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I run a wide marking pen down the edge so that I can see at a glance what I'm taking off and where.
 
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If I planned to chop down trees or cut brush, I'd want a convex edge. This is the sort of edge that is normally put on axes, since it holds up well to chopping. I am not currently interested in chopping any brush, and I don't have a thin belt sander.

It is easier to use whetstones to put a razor sharp bevel shaped edge on a knife. You can alter the angle to suit the intended purpose, with a more acute angle better for slicing. Since I see Khuks as more for keeping, looking at, and as potential weapons, I like a nice, sharp edge. I do not want a convex edge on my knives, and so I don't worry about trying to get one.

I have no trouble getting a quick shaving sharp edge with a stone like a fine Norton India or 1000 grit ceramic waterstone, followed by a soft Arkansas (Norton). I use a gouge cone shaped India stone for the curved area near the cho. If I were sharpening a scalpel or a wood chisel or plane iron, I'd go to a much finer stone, or perhaps strop as well.

I don't strop, and find that the knife edge will shave hair and do some nice slicing and dicing.

A more acute edge angle is probably better for a blade that is intended as a weapon, but a blunter, convex edge is preferable for a tool.
 

Daniel Koster

www.kosterknives.com
Knifemaker / Craftsman / Service Provider
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Bruise - have you tried diamond rods? I think that would work better for reprofiling, etc. Then follow with a butcher's steel. Then fine ceramic rod.

That, to me, seems the easiest approach.
 
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Daniel Koster said:
have you tried diamond rods?

Are those those doohickies that have plastic handles like balisongs?

I've seen em' somewhere. Never thought of trying them. Do they have different grits... say 1 carat, two carat?

Sounds expensive.
:confused: :rolleyes:

How long do they last?
 
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Japanese swords are a fully convex shape, but with no secondary bevel at all. Proper sharpening - really polishing - of them involves taking the entire convex surface down. Not a very easy process, and it requires considerable skill - and proper polishing stones.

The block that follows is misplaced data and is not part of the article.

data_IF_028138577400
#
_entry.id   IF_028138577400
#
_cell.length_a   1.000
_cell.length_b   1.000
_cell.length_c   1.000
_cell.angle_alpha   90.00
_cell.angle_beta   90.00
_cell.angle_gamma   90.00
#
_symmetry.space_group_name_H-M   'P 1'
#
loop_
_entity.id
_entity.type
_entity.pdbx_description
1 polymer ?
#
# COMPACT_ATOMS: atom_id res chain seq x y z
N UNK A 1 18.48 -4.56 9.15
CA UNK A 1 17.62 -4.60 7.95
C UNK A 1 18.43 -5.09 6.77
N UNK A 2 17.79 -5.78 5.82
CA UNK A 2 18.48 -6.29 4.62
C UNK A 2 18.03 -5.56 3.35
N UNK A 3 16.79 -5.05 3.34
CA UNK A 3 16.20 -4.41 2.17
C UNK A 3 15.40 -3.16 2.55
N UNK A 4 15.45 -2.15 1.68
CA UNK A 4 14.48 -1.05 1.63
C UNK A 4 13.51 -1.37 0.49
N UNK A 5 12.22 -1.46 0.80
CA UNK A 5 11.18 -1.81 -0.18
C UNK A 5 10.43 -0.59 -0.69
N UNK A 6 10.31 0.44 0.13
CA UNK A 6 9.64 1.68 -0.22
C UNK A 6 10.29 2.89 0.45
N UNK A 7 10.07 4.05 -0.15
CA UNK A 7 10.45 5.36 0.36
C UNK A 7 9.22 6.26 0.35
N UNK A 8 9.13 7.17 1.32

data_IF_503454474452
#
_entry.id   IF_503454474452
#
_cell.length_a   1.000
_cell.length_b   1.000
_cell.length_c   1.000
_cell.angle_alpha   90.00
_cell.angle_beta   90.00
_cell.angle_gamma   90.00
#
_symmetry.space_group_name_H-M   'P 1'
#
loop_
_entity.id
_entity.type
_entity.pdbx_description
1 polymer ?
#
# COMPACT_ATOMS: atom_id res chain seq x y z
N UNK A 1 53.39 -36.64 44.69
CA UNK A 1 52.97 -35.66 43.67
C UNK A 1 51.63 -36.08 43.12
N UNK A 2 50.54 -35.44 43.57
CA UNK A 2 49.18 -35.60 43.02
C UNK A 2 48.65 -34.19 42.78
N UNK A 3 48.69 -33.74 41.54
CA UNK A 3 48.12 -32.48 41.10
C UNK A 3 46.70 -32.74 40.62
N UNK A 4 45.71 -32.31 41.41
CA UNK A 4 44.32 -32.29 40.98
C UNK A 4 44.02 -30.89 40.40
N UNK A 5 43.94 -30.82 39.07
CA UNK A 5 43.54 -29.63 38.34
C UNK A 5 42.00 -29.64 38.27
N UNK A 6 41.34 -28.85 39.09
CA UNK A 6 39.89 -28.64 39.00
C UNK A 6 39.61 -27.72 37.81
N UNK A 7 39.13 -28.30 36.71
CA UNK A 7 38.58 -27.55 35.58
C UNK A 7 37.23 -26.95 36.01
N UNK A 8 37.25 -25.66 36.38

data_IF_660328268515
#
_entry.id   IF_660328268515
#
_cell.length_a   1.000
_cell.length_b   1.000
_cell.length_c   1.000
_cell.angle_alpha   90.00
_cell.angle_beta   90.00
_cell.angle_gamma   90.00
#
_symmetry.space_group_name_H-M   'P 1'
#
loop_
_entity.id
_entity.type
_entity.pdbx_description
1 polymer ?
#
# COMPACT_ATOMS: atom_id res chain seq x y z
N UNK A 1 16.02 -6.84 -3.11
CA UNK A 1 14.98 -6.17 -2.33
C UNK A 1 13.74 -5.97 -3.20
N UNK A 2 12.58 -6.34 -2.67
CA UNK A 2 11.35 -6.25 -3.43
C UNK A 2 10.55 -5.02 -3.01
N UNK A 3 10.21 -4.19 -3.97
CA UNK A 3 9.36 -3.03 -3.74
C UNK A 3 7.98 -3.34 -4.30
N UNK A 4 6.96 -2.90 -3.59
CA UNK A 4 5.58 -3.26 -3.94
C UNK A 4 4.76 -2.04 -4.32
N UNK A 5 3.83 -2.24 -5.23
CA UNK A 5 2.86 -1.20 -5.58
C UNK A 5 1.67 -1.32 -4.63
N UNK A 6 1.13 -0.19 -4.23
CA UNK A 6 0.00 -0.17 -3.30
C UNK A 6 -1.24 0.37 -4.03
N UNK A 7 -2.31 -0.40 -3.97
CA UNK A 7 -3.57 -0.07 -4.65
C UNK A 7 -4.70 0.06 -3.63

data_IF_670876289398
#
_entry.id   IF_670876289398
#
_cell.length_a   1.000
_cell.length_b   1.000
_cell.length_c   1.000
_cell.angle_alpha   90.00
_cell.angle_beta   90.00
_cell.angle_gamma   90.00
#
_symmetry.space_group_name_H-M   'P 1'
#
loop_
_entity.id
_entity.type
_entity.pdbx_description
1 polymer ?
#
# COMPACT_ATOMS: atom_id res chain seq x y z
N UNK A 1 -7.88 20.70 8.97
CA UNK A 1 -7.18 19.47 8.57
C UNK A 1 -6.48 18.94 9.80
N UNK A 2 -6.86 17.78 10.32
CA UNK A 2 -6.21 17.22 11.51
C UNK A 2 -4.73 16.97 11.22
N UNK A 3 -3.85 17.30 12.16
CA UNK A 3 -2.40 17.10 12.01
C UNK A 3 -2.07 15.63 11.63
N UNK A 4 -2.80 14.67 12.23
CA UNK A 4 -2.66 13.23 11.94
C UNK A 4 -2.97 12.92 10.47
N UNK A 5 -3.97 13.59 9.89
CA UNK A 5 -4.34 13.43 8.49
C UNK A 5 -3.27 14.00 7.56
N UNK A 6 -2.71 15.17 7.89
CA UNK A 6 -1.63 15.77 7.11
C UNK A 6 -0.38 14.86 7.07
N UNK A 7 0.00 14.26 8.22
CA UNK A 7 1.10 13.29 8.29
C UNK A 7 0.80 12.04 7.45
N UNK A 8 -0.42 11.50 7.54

You can certainly get a very sharp edge with a convex shape. It is just so easy to put on a secondary bevel with stones, and alter the angle to suit one's purpose.

I might want a convex edge shape for a mortise chisel, but not a plane iron for a smoothing plane, or for a paring chisel. It is all about what you want the edge to do, and how much time you want to spend with sharpening the edge. I would spend more time on a plane iron for working very hard wood than a kitchen knife. I can not see the logic of stroping the edge of a kitchen knife, but I might go to an 8,000 grit stone (or a very fine black Arkansas and strop) for a plane iron.

If I had a belt sander (1 or 2" belt), I would probably prefer a convex edge.
I just enjoy putting on a sharp edge with bench stones, and find that a secondary bevel is quick and efficient. I use finer stones and/or a strop when I work with tools that require a very fine edge. A coarser knife edge is OK when you want an edge that is not quite as sharp. There are times when I prefer having a slightly rougher edge, as when slicing veggies. I would use a finer stone for a boning/fillet knife, and a coarser one for a chef's knife for cutting up a tomato.
 

Daniel Koster

www.kosterknives.com
Knifemaker / Craftsman / Service Provider
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Diamond rod - you can buy replacement rods for the Sharpmaker, etc....just use one of those. Yes they are expensive, relatively.

A DMT folding diamond hone is pretty good too, about the same price....~ $30